Tag Archives: folate

Depression Brain. Folate and Anti-Oxidants can help protect against damage

Depression brain.  Depression damages the brain and contributes to memory problems

Depression is a brain disorder that interferes with many aspects of function.  The evidence for genetic susceptibility to depression is strong, although it may take a traumatic event, or even a series of traumatic events, to trigger it. The brains of people with depression differ from those of people who are not depressed.  Brain imagery studies show differences in brain regions related to cognition, sleep patterns, feeding behavior and sleep.  Studies have also demonstrated smaller brain volume, greater susceptibility to Alzheimers disease, heart disease and memory problems.  Depression is a bio-chemical problem that is strongly associated with other serious medical conditions that can further reduce quality of life and lifespan.

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How is depression related to other diseases?

There is increasing evidence that depression may increase risk of other diseases by changing body chemistry.  These alterations may lead to decreased levels of anti-oxidants and increased oxidative stress.

Depression Brain and the Chemical Stress of Depression

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Depression has been associated with elevated cortisol levels.  The general thought, originating with Hans Selye’s research, is that elevated cortisol leads to suppression of immune function.  There is a lot of good evidence supporting this, but more recent research indicates that even though cortisol levels may be elevated in depression, the immune system is not turned down– or at least not in the brain.  Increased immune activity can cause oxidative damage to surrounding tissues. One of the ways the immune system protects the body from attack is by blasting offensive material with highly reactive chemicals such as hydrogen peroxide.  The hydrogen peroxide blasts releases free oxygen, which damages the cell membranes of targets, and destroys them.  The blast is called an “Oxidative Burst.”  Another type of “Blast” is created by production of nitric oxide.  That type of “blast ” is a nitrosative burst. These “bursts” can damage healthy cells, especially when there is no appropriate target, such as infectious organisms.  New research is showing that depression increases immuno-inflammatory activity.  This activity can damage:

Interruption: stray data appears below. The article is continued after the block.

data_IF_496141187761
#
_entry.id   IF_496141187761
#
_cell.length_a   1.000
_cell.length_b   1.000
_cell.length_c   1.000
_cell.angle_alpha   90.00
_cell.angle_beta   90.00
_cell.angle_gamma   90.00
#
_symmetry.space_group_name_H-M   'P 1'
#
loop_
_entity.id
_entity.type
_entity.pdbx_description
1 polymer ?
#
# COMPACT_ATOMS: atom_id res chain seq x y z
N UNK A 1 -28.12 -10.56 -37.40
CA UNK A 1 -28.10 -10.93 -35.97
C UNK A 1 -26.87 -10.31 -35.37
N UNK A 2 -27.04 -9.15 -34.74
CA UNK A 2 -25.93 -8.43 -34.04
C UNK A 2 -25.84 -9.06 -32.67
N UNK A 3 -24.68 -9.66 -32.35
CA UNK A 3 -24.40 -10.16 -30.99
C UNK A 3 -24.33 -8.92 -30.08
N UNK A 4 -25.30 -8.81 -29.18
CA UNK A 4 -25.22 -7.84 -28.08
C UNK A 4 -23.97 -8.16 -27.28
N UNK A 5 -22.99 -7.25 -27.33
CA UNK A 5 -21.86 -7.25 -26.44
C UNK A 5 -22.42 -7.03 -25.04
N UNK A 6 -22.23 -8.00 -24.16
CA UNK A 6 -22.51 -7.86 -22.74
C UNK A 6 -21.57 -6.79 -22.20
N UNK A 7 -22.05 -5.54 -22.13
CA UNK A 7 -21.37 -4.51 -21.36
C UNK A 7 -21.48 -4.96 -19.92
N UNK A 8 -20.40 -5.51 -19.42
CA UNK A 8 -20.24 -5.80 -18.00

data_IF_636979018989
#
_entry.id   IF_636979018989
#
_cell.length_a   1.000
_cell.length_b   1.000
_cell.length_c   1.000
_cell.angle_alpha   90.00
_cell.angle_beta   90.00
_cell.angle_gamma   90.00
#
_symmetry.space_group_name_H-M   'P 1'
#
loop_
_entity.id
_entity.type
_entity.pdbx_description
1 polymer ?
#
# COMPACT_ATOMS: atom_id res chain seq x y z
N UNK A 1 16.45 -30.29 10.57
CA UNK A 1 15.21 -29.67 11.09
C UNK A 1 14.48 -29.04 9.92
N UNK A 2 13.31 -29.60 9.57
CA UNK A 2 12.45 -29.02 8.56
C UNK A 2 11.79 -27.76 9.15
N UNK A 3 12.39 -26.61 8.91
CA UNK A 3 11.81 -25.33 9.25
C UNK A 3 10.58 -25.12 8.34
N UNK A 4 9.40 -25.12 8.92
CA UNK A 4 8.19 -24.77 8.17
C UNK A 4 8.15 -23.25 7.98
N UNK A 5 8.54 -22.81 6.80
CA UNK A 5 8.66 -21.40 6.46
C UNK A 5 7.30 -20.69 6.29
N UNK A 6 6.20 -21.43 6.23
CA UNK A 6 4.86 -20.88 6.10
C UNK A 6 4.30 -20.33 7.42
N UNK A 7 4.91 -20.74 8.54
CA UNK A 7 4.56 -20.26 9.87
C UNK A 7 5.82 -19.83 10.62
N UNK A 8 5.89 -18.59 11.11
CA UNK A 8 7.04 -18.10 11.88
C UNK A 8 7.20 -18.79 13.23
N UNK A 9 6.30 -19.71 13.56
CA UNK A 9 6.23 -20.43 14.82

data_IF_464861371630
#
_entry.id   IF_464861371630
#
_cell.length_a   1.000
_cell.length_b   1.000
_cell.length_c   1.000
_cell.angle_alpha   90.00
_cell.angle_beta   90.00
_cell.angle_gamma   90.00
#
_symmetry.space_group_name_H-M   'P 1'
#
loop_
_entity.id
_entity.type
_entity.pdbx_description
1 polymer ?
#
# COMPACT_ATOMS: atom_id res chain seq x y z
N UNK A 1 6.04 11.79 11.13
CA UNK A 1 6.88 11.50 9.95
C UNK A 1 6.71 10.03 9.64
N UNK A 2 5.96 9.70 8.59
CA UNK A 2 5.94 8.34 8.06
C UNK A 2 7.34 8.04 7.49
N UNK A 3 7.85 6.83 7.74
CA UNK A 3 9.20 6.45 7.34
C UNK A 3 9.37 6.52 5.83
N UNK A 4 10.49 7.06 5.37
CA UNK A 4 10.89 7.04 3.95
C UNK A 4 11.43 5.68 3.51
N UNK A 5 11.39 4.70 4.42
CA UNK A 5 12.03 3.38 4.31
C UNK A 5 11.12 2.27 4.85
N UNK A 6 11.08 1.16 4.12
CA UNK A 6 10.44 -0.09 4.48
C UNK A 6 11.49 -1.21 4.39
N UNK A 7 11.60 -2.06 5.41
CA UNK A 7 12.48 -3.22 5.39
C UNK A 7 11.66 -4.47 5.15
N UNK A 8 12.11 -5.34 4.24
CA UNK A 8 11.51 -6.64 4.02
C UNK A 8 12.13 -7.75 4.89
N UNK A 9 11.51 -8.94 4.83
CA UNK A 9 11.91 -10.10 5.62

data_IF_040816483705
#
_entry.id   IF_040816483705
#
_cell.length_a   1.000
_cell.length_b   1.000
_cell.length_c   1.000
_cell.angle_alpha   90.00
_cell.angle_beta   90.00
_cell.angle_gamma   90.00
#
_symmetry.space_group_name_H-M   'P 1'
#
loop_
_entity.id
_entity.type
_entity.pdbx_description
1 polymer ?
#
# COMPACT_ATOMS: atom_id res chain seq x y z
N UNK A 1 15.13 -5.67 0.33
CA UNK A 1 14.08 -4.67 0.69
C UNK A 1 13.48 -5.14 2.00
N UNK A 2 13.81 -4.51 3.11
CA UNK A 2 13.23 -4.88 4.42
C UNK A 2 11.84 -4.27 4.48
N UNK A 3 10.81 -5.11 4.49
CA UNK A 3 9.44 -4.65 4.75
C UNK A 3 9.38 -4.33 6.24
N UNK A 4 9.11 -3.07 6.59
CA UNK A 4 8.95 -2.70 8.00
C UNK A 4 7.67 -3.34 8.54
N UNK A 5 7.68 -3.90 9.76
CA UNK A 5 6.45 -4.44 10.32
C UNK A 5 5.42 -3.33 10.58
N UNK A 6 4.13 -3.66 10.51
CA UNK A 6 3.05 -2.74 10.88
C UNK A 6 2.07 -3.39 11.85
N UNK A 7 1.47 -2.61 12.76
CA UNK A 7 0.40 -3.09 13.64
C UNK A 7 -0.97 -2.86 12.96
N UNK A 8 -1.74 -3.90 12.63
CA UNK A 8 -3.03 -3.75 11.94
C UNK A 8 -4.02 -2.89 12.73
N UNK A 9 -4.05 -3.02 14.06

• Lipids and Cell Membranes.  This can cause cell death
  • Proteins.  Also not good.
  • DNA.  DNA damage can result in cancer
  • Mitochondria.  Mitrochondria are needed to produce energy for cells.

Depression is also associated with

  • Reduced neurogenesis (growth of brain cells)
  • Reduced brain volume (popularly known as “raisin brain.”)
  • Memory problems and etc.
  • Increased vulnerability to Alzheimer’s disease

Increasing immuno-inflammatory pathways can lead to decreases in production of melatonin and serotonin.

When the body increases activity of one pathway another pathway may be left with insufficient resources.  Upping the activity of the immune system may mean lowering activity of something else.  The molecule tryptophan is used in production of interleukins and tumor-necrosis factor alpha during activation of immunol-inflammatory pathways.  Tryptophan is also used in production of the neurotransmitter, Serotonin and the hormone melatonin.  Tyrptophan levels tend to be low in depressed people.  So are levels of serotonin and melatonin.  This may be because the demand for tryptophan is increased. Low serotonin is believed to be one of the factors causing the feelings of sadness and worthlessness of depression.  Anti-depressants such as Selective Serotonin Re-uptake Inhibitors (SSRIs) help maintain levels of serotonin.  Melatonin is a hormone that helps regulate the sleep cycle.   Sleep disorders are hallmarks of depression.  It gets a lot more complicated and there is a lot more biochemistry involved.  If you want to learn more check out the references at the bottom of this article.  The point I’m hoping to make is that people who suffer depression may also be suffering more oxidative stress than is good for them and that depression is more than a psychological problem.